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BIDMC Will Collaborate in Two Additional Federal Innovation Grants

Working with Dartmouth-Hitchcock, Mayo Clinic on patient engagement, intensive care performance

BOSTON - Beth Israel Deaconess Medical Center will collaborate in two additional federal innovation awards announced last week: one with Dartmouth-Hitchcock Medical Center as part of the High Value Healthcare Collaborative (HVHC) and one with Mayo Clinic.

These awards were announced as part of the second and final round of Innovation Grants awarded by the federal Center for Medicare and Medicaid Innovation.

The collaborations come in addition to the $4.9 million Innovation award received in May to launch a Post-Acute Care Transitions program designed to improve patient outcomes and prevent avoidable cost in the high-risk 30-day period following acute care hospitalization.

BIDMC is one of 15 large health systems across the nation to come together as the High Value Health Collaborative convened and facilitated by the Dartmouth Institute for Health Policy and Clinical Practice. The $26.2 million grant will fund a program to engage and implement shared decision-making for patients facing hip, knee or spine surgery, and for patients with diabetes or congestive heart failure across the HVHC member systems.

The bulk of the funding will be used to hire and train Patient and Family Activators at the 15 member organizations. Over the three-year grant period, 1,845 health care workers will be trained and an estimated 48 PFA positions will be created to engage in shared decision making with patients and their families, focusing on preferences and supplying sensitive care choices.

"The goals of this project are fully in keeping with our own efforts to create a truly patient-centered care experience where patents and their families work closely with their caregivers," says Ken Sands, MD, BIDMC's Senior Vice President of Health Care Quality and one of the principal investigators on the grant.

CMMI estimates the project will result in savings of $64 million over three years, largely due to reduced utilization and costs that have been shown to occur when patients are engaged and empowered to make health care decisions based on their own values and preferences.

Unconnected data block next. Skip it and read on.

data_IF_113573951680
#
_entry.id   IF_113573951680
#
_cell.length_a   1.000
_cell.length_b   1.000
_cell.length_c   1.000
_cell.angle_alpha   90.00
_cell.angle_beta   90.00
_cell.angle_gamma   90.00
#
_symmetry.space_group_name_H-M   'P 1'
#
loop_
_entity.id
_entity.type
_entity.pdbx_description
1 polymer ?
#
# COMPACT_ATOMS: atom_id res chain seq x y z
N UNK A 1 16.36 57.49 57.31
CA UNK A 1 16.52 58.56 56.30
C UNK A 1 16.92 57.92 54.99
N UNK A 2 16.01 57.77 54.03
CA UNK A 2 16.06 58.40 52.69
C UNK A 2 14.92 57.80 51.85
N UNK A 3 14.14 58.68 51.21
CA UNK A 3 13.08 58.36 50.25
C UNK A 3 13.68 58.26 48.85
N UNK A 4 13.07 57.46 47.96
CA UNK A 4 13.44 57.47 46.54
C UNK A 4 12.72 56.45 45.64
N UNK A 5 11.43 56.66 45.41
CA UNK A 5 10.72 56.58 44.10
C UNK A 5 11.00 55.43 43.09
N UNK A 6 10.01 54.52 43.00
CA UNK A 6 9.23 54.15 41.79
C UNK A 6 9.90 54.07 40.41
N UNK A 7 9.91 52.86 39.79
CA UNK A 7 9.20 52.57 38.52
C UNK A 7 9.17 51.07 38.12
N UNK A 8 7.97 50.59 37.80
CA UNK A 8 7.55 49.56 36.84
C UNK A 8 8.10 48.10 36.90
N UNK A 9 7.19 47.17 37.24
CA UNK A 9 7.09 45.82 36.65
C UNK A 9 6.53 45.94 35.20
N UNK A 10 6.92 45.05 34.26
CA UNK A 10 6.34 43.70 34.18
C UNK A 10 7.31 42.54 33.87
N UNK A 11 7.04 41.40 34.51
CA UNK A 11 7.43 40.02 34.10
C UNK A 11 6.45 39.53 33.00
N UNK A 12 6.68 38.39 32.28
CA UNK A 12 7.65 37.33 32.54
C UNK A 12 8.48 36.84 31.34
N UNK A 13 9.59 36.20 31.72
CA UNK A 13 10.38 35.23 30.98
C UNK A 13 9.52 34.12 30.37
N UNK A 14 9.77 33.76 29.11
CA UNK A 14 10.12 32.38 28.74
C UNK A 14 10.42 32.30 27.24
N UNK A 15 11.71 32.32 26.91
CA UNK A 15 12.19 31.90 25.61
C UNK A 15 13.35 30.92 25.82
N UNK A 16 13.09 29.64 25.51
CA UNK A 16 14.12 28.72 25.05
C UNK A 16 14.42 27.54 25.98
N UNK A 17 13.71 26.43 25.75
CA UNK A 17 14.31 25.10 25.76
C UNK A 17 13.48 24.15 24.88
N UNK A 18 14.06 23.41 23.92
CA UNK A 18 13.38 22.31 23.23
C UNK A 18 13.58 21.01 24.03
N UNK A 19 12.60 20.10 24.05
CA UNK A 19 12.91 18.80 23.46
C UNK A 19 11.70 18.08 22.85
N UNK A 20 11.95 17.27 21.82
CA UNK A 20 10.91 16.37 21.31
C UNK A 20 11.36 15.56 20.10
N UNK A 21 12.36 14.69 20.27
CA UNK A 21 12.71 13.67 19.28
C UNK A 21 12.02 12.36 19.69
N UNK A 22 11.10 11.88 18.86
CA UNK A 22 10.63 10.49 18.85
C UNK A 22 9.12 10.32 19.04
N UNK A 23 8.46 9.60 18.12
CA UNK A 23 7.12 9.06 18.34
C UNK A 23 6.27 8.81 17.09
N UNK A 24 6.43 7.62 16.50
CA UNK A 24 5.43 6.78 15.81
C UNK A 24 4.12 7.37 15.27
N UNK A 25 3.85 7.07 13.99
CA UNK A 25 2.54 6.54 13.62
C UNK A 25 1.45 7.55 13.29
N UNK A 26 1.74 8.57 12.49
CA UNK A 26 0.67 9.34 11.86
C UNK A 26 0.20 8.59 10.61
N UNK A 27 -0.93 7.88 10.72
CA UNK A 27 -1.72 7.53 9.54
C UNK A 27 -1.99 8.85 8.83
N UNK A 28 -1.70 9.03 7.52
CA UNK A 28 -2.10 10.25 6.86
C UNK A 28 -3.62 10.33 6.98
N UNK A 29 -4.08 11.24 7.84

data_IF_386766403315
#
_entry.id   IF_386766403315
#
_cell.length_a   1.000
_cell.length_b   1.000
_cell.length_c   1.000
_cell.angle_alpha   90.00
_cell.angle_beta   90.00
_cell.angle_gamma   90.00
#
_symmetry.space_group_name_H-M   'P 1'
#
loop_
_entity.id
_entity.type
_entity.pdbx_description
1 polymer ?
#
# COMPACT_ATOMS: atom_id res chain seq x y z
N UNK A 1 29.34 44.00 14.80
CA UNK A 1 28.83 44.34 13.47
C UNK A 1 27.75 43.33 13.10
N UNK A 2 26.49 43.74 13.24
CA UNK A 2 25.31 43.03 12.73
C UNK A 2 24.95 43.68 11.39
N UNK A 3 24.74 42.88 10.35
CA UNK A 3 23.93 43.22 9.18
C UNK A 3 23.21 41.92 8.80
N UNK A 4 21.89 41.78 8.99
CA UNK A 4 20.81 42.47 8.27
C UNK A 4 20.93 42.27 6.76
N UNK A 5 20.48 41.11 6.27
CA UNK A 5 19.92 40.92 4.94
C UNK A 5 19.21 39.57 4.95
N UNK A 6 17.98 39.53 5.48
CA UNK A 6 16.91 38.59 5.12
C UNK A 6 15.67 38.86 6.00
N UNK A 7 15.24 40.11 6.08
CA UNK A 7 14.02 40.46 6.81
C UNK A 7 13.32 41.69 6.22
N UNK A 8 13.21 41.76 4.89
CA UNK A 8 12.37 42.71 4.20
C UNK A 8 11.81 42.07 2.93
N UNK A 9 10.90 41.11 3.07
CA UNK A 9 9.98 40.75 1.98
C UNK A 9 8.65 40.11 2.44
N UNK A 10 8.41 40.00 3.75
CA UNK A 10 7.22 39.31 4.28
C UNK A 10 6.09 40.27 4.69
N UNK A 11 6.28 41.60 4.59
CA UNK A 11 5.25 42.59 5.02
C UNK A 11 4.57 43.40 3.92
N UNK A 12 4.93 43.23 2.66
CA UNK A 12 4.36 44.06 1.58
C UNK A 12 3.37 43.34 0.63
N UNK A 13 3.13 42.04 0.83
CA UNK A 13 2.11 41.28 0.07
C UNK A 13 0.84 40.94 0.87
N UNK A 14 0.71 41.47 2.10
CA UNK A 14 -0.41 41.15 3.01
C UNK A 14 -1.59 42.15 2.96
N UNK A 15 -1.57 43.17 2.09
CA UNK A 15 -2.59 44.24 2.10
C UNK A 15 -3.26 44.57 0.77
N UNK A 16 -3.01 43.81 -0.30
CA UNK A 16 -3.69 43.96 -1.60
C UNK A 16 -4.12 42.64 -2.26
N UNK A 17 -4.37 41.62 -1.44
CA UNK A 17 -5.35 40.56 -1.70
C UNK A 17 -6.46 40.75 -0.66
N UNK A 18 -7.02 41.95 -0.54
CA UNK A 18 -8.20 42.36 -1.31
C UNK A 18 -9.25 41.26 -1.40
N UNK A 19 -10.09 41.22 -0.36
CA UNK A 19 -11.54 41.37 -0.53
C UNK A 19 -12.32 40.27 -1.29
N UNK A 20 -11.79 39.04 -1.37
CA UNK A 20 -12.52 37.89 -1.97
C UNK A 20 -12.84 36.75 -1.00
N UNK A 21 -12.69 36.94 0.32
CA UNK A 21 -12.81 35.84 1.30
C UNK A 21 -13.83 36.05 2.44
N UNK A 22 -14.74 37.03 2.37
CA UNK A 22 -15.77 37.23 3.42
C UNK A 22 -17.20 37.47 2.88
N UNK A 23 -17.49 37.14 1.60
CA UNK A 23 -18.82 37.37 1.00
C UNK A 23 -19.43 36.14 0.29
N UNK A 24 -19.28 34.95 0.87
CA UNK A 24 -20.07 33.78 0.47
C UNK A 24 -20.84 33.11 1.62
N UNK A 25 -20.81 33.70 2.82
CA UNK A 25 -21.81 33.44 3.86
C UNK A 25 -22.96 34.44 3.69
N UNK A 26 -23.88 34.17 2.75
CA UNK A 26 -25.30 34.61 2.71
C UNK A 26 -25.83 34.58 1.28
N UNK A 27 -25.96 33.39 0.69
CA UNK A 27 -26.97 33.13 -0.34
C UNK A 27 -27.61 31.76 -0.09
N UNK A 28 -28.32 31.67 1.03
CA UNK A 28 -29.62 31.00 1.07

Other members of the HVHC include Baylor Health Care System, Beaumont Health System, Denver Health, Intermountain Healthcare, Mayo Clinic, North Shore-LIJ Health System, MaineHealth, Providence Health and Services, Scott and White Healthcare, Sutter Health, UCLA Health System, University of Iowa Health Care, and Virginia Mason Medical Center.

HVHC members collectively serve 50 million patients in health systems across the United States. The Collaborative was founded in 2010 and identified nine high volume, high cost, high variation clinical areas to focus on, with the goal of improving care and outcomes, reducing variation, and lowering costs.

For the second award announced, BIDMC will be collaborating with the Mayo Clinic, the US Critical Illness and Injury Trials Group and Philips Research North America, in an effort to improve critical care performance for Medicare/Medicaid beneficiaries in intensive care units.

Daniel Talmor, MD, vice chair for critical care in the Department of Anesthesia, is one of three principal investigators, including Ognjen Gajic, MD, from the Mayo Clinic and Michelle Gong, MD, from Montefiore Medical Center in New York.

Data shows that 27 percent of such Medicare beneficiaries face preventable treatment errors due to information overload among ICU providers. The Mayo Clinic model will enhance effective use of data using a Cloud-based system that combines a centralized data repository with electronic surveillance and quality measurement of care responses.

"We believe this will reduce ICU complications and costs," says Talmor, adding BIDMC's role will be to lead the clinical and economic evaluation of the intervention.

One of the clinical sites to take part in the trial is BIDMC-affiliated Lawrence General Hospital, and the medical center will collaborate with Tufts University in the evaluation.

The $16 million grant will train 1,440 existing ICU caregivers in four diverse hospital systems over three years to use new health information technologies effectively in managing ICU patient care. CMMI estimates the efforts will generate $81.3 million in savings.

Beth Israel Deaconess Medical Center is a patient care, teaching and research affiliate of Harvard Medical School, and currently ranks third in National Institutes of Health funding among independent hospitals nationwide. BIDMC is clinically affiliated with the Joslin Diabetes Center and is a research partner of Dana-Farber/Harvard Cancer Center. BIDMC is the official hospital of the Boston Red Sox. For more information, visit www.bidmc.org.